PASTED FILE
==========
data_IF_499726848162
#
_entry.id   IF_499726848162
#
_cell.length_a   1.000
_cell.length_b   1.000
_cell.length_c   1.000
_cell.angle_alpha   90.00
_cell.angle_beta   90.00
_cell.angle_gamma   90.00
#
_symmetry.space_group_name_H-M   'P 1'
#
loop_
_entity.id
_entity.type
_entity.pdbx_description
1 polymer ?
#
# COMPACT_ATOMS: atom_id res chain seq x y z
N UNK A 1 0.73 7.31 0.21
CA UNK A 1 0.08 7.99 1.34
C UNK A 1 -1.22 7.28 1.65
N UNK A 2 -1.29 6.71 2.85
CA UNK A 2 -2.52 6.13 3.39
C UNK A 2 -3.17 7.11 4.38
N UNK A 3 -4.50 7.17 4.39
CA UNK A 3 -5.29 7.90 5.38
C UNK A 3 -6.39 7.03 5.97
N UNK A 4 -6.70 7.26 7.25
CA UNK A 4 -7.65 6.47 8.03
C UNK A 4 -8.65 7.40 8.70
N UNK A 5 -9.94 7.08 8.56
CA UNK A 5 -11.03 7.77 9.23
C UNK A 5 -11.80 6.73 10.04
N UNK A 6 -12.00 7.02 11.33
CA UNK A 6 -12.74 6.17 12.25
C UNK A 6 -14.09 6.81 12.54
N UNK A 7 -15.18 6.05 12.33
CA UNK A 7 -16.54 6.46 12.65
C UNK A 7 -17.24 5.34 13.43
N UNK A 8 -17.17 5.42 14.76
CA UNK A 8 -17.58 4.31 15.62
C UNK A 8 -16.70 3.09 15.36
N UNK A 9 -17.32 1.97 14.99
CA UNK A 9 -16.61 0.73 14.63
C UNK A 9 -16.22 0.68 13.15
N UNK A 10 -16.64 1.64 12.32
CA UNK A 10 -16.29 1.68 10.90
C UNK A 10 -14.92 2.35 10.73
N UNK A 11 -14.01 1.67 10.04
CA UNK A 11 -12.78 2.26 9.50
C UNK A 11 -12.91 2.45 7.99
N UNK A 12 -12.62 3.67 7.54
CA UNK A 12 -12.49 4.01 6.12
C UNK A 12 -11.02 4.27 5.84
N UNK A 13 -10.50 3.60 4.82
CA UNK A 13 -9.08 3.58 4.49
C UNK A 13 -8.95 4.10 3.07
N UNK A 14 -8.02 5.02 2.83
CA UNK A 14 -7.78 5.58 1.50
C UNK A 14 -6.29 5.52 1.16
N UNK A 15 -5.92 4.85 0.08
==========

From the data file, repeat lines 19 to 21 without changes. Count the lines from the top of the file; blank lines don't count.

#
# COMPACT_ATOMS: atom_id res chain seq x y z
N UNK A 1 0.73 7.31 0.21